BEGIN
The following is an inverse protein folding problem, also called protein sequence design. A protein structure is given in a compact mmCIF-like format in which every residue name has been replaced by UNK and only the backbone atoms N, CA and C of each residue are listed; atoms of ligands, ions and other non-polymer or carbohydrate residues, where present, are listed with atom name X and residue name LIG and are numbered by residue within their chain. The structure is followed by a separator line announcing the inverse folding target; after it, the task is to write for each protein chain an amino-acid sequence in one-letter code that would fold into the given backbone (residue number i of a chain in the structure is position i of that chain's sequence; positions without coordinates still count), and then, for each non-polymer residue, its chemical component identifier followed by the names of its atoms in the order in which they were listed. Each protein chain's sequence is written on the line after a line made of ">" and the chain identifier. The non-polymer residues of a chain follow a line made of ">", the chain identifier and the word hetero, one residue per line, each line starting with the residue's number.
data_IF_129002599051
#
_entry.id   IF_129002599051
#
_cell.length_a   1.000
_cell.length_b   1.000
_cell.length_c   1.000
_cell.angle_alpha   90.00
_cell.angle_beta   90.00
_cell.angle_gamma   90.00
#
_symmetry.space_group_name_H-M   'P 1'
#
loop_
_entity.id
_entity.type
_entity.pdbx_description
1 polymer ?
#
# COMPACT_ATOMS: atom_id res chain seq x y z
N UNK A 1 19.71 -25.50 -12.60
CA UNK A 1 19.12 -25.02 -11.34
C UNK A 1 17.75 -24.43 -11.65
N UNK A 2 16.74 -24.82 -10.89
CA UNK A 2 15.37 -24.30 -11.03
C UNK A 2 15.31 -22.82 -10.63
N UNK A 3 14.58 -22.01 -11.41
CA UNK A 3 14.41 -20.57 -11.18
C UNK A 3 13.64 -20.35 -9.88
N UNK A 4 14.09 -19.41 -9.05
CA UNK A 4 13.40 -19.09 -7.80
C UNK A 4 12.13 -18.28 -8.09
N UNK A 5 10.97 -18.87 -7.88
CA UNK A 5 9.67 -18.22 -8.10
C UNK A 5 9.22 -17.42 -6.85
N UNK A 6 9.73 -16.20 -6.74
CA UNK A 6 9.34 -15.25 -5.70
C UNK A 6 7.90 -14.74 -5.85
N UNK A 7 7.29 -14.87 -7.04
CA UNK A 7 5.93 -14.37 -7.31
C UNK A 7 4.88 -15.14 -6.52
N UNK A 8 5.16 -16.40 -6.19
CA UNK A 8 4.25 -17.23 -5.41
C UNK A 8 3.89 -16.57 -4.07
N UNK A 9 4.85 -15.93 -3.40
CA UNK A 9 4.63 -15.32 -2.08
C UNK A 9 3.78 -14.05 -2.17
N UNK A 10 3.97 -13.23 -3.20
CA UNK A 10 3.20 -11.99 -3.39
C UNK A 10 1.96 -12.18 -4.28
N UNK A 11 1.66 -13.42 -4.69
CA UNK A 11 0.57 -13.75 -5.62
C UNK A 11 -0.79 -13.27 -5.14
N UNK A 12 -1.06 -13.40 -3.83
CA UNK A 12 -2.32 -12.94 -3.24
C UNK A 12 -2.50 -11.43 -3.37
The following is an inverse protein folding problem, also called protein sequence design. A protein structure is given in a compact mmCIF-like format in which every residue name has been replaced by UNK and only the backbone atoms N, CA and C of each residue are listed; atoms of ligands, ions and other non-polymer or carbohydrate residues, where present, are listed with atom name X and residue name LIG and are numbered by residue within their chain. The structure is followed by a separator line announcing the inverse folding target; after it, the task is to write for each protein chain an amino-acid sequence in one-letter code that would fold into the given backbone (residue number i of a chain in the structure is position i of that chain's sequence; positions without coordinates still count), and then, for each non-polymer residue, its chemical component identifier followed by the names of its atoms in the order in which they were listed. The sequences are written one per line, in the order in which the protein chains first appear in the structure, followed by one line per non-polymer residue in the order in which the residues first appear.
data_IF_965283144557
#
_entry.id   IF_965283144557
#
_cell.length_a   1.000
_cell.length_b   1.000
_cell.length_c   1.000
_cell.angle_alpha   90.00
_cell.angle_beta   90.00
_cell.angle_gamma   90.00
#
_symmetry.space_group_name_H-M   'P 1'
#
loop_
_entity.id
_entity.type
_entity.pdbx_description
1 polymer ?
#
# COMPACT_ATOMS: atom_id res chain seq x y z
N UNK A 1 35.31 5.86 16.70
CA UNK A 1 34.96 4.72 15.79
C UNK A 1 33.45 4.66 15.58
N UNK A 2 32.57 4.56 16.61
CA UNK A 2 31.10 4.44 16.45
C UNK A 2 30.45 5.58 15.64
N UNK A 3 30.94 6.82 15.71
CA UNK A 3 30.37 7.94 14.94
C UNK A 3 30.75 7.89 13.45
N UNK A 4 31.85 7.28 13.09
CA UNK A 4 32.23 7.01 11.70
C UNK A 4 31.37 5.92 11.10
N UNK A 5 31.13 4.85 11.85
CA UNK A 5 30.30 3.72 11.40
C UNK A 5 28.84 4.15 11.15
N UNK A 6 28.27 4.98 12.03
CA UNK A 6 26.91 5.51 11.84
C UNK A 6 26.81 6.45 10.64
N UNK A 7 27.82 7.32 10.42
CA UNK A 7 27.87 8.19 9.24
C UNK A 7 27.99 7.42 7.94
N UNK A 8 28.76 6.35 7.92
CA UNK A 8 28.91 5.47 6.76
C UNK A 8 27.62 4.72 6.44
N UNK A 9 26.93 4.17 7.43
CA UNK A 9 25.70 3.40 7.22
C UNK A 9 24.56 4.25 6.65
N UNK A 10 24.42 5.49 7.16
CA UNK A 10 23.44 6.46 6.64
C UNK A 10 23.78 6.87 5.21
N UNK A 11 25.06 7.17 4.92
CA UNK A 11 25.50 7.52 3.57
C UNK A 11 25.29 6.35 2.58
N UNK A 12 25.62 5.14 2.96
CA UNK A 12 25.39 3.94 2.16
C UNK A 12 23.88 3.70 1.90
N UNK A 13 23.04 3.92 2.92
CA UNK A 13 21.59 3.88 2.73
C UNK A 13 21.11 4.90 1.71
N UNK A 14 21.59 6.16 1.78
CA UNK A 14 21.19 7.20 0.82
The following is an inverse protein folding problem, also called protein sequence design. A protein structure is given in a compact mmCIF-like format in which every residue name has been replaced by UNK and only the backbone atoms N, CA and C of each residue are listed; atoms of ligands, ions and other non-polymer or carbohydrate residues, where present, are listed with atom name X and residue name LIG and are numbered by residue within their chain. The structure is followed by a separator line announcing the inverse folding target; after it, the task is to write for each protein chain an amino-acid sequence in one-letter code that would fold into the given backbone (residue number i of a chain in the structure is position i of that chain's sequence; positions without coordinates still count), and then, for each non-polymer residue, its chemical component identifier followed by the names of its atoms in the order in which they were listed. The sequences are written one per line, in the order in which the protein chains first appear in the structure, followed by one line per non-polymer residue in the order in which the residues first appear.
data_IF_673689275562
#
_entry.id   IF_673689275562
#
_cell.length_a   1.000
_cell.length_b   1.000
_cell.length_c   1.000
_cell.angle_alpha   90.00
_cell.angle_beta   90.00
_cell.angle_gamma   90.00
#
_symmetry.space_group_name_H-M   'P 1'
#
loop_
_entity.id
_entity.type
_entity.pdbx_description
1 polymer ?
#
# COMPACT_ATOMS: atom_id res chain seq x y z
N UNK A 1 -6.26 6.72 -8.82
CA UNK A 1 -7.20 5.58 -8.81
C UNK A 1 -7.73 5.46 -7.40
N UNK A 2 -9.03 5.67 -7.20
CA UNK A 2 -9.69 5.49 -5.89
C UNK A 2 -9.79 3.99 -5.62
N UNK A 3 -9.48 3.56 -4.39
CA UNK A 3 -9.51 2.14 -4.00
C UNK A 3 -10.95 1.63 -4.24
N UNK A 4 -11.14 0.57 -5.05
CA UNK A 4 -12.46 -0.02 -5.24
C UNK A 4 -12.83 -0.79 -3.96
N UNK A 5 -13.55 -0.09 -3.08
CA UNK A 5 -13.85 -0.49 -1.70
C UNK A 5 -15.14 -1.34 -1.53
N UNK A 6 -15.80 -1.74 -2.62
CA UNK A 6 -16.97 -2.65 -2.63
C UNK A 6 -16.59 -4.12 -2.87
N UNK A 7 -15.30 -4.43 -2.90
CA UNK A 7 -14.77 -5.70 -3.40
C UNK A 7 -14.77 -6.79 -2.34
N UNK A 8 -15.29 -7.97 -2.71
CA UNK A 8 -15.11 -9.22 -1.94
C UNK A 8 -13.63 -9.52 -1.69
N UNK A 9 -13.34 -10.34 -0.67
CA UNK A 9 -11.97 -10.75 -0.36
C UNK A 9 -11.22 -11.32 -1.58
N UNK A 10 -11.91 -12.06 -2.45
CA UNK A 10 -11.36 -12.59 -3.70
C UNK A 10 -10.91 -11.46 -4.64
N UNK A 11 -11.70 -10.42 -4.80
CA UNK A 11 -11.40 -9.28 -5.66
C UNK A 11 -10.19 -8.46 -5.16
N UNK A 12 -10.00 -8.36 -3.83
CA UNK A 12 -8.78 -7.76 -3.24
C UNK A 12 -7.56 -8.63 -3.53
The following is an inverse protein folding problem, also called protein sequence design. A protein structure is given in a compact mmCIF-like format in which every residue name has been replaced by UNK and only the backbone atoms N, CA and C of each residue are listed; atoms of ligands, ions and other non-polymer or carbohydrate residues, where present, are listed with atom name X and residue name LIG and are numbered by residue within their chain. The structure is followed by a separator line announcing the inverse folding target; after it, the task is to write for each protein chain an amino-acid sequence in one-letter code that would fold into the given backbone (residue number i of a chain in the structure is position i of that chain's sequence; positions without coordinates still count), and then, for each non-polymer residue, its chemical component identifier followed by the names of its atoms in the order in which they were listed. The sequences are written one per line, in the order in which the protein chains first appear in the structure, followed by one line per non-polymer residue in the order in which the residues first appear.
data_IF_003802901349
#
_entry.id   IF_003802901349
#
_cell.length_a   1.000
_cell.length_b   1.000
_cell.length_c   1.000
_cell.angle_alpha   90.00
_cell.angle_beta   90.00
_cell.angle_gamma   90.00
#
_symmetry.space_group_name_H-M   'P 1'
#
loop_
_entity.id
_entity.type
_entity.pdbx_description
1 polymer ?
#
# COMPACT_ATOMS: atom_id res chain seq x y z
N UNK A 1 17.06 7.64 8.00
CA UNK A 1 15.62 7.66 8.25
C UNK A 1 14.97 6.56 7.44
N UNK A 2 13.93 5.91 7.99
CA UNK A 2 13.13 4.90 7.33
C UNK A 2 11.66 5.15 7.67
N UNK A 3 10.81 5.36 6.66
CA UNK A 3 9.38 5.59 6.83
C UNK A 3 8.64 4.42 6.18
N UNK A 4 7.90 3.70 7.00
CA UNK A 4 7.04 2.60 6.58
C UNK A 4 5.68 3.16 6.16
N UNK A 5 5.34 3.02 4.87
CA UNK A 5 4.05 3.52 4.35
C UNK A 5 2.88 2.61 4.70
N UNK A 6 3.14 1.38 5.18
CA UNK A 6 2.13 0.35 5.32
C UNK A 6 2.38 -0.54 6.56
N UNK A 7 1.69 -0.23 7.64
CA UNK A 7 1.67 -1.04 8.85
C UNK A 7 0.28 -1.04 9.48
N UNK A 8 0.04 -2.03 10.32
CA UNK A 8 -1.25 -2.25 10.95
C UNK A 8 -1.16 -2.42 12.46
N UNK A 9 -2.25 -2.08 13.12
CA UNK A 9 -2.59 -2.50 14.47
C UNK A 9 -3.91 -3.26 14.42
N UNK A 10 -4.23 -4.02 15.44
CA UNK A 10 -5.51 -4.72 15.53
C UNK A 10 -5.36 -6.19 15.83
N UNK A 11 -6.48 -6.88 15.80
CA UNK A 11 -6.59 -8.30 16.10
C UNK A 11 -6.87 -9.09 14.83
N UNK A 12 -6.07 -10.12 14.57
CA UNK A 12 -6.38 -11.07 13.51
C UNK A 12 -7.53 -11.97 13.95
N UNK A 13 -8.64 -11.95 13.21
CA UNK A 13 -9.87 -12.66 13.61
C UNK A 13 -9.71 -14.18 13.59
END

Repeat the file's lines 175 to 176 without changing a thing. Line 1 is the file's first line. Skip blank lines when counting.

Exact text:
CA UNK A 12 -8.78 -7.76 -3.24
C UNK A 12 -7.56 -8.63 -3.53